China is already the leading emitter of greenhouse gases, at twice the emissions of the US. All reasonable predictions of future emissions anticipate the overwhelming majority of future emissions coming from developing countries that are trying to close the gap in wealth and energy consumption.
The U.S. Energy Information Administration projects that CO2 emissions by non-OECD countries will far outpace US emissions in volume and growth in the coming decades.
U.S. Energy Information Administration - International Energy Outlook 2019
The climate system also shows much inertia, which means any policy, even if effective in reducing global emissions significantly, will take decades to manifest in actual weather averages.↩
Precipitation is estimated to increase with global warming, but regional climate changes can vary by large margins.
“There are likely more land regions where the number of heavy precipitation events has increased than where it has decreased. Extreme precipitation events over most of the midlatitude land masses and over wet tropical regions will very likely become more intense and more frequent”
IPCC Special Report Climate Change and Land, chapter 2 p. 137
In California no trend has manifested with regard to precipitation in the annual data since 1895.↩
The Palmer drought severity index shows an increase in drought severity since the late 19th century with particularly wet episodes during the early 1980s and 1990s.↩
It is difficult to separate any human impact on a particular fire season from the natural noise that the California climate experiences every year. Before the modern records began in the 19th century, California naturally experienced so-called megadroughts that could last over a century. The 20th century has been a very lush period in comparison.
Climate impacts on California fires are also complex. Dryness leads to more easily ignited vegetation in the short term but less vegetation over time, while more rainfall reduces the short-term risk of fires while creating more biomass for future fires during a dry period. Continued warming will likely increase drought danger in California but also increase precipitation and influence dynamics of the Pacific ocean, which affect California’s climate.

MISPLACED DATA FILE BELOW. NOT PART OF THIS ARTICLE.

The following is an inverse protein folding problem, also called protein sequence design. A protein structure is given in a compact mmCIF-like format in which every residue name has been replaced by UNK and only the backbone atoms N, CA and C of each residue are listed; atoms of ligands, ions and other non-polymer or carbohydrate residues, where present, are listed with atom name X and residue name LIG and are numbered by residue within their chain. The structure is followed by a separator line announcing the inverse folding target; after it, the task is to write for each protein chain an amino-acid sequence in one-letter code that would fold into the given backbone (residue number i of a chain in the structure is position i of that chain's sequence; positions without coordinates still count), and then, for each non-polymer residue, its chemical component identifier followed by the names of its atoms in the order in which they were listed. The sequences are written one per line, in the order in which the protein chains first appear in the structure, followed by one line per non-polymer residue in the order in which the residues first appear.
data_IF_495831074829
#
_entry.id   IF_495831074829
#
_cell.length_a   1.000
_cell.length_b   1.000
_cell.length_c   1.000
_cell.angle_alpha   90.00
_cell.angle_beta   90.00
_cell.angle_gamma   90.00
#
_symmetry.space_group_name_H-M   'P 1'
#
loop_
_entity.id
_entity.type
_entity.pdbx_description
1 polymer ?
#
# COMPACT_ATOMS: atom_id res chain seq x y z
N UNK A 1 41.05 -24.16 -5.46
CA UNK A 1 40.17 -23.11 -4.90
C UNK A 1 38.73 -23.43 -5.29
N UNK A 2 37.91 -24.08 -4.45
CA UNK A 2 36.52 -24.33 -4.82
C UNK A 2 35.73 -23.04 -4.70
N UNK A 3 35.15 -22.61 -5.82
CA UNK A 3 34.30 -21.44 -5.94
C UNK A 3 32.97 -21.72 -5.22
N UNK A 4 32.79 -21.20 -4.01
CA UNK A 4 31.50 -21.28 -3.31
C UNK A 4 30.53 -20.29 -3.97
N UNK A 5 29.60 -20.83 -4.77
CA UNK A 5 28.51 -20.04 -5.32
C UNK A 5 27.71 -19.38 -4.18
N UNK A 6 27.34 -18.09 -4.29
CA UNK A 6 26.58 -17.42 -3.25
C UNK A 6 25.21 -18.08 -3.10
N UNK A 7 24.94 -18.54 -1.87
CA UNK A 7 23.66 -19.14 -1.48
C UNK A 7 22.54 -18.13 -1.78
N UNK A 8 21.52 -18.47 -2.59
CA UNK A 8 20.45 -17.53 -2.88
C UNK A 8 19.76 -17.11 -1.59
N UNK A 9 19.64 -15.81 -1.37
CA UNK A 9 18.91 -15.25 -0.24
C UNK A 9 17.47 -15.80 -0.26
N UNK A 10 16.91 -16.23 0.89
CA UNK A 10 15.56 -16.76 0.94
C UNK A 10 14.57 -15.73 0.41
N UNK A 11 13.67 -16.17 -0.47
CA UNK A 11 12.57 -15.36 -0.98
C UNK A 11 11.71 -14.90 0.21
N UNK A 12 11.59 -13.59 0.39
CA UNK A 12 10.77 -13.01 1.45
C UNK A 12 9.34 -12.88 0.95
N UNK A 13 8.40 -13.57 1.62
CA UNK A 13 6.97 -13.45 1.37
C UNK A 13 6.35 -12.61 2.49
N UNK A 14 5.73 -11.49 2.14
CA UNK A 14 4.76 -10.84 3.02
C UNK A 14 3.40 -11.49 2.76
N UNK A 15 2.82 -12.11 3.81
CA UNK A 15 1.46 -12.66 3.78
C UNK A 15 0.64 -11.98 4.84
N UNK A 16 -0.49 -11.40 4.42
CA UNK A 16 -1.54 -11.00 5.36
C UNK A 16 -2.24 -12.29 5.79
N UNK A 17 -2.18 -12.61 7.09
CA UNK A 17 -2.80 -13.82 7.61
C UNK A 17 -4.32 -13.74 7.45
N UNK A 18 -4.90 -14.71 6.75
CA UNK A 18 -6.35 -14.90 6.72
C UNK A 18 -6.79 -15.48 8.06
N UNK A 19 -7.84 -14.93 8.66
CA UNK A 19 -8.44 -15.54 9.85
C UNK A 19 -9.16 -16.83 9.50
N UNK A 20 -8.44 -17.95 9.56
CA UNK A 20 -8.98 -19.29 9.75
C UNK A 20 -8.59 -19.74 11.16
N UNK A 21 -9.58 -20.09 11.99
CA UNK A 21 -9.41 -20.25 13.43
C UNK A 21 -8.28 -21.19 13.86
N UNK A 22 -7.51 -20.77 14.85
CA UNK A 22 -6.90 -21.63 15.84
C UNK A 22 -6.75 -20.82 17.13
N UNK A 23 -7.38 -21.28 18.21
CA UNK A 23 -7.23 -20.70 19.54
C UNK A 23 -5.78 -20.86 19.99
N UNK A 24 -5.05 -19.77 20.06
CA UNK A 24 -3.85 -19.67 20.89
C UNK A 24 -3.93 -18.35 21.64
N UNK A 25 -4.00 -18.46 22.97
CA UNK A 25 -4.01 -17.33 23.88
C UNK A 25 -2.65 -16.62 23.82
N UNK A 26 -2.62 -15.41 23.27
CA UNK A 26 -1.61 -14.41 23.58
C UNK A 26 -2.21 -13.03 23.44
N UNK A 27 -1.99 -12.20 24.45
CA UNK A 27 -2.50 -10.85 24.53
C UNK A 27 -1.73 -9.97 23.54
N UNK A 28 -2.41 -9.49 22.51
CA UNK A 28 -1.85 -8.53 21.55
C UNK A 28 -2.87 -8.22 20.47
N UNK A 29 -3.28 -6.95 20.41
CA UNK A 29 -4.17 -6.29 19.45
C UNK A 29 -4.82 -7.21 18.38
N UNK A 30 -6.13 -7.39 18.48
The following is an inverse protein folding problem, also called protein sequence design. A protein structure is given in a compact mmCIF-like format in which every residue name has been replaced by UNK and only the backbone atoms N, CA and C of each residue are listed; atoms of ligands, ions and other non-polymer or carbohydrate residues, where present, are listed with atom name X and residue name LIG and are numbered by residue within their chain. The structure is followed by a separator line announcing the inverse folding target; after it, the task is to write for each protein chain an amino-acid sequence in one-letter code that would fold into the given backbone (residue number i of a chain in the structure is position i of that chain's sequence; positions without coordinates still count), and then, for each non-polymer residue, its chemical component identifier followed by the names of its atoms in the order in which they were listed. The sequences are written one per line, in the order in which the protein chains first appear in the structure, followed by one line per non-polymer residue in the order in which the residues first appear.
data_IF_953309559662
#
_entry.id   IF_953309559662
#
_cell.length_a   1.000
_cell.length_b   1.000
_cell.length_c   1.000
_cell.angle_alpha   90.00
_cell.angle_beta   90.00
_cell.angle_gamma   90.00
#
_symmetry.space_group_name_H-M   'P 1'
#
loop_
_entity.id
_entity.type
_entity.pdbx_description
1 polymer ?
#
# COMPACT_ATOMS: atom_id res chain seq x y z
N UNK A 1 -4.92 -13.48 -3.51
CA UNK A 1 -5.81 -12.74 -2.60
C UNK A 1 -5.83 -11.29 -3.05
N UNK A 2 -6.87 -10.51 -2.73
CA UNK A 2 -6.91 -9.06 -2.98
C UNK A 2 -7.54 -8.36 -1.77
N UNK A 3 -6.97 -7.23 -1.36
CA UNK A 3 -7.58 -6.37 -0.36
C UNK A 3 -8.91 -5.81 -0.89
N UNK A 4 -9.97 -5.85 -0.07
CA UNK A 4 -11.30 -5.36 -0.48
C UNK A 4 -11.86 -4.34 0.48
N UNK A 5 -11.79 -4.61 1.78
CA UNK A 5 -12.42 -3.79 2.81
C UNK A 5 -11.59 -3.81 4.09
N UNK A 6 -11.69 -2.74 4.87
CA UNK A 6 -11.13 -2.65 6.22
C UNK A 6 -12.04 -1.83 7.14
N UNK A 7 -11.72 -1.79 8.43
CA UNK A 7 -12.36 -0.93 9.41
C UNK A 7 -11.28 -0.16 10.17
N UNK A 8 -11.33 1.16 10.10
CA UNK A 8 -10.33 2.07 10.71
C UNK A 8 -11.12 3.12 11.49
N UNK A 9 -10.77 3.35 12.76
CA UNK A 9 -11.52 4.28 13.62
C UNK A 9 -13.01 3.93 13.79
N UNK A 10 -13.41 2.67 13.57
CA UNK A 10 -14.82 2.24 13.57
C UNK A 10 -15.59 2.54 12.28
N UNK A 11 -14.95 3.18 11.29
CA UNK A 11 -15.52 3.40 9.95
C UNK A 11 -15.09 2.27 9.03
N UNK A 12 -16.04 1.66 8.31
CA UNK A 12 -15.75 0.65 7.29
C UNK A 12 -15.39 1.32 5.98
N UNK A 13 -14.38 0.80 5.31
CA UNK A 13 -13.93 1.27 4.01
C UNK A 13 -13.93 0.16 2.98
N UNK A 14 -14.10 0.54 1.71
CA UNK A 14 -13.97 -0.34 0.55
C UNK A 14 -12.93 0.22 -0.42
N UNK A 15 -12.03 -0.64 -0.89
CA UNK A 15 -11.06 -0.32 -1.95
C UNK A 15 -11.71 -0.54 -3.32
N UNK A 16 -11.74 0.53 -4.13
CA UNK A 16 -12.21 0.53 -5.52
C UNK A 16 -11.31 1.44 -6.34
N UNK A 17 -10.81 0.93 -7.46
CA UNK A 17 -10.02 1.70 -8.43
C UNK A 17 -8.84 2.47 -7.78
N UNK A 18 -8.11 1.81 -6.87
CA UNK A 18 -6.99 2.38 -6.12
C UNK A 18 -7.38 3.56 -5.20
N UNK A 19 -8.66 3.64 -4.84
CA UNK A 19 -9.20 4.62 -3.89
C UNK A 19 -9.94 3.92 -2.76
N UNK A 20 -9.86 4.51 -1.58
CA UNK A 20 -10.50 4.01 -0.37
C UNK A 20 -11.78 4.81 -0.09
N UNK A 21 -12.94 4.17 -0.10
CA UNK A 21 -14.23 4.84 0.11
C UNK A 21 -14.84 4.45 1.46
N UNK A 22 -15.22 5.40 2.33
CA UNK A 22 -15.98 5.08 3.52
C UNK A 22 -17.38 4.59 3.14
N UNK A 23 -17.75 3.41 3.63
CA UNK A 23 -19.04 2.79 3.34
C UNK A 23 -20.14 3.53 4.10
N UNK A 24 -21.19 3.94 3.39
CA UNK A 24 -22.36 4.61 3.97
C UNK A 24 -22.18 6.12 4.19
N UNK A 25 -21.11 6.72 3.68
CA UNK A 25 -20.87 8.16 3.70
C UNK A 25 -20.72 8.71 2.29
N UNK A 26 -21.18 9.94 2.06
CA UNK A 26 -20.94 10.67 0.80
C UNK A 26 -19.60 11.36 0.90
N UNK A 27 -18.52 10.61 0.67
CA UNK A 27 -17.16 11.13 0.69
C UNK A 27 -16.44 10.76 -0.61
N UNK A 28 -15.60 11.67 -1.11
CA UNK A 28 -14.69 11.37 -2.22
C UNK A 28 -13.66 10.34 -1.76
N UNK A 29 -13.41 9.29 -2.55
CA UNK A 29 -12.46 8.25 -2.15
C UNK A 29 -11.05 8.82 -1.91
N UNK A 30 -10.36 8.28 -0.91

Any climate impact from human causes that could negatively impact the fires is relatively slow moving compared to the increasing settlement of humans, which causes more fire ignitions from accidents and arsonry and choices of forest management policies. More importantly, any climate policy to slow or reverse such impact, if it was effective at all, would take many decades to make even a small difference.
The two most important variables in wildfires, ignition by humans and availability of dry vegetation or “fuel load” are under human control.
U.S. Geological Survey - 2012-2016 California Drought: Historical Perspective
“The past 150 years have been unusually wet when viewed over the past 2000 years, so the 20th century was a wetter century, and this is when all of our water development, population growth and agricultural industry were established, and so it’s possible the climate may now be shifting to a drier regime” Lynn Ingram, professor of Earth and Planetary Science at UC Berkeley in 2014↩
California’s San Onofre nuclear power plant was shut down in 2013 despite only requiring the replacement of a steam generator for less than $700 million.
Mark Nelson and Minshu Deng - California Nuclear Closures Resulted in 250% Higher Emissions from Electricity, Environmentalprogress.com
The state’s last remaining nuclear power plant, Diablo Canyon, will shut down by the mid 2020s.↩
Regulators vote to shut down Diablo Canyon, California’s last nuclear power plant - Los Angeles Times
Between 2014 and 2019 California has increased the share of solar and wind on its electricity grid from over 12% to over 26% (or by over 25 terawatt hours annually).↩
California Energy Commission 2014 Total Electricity System Power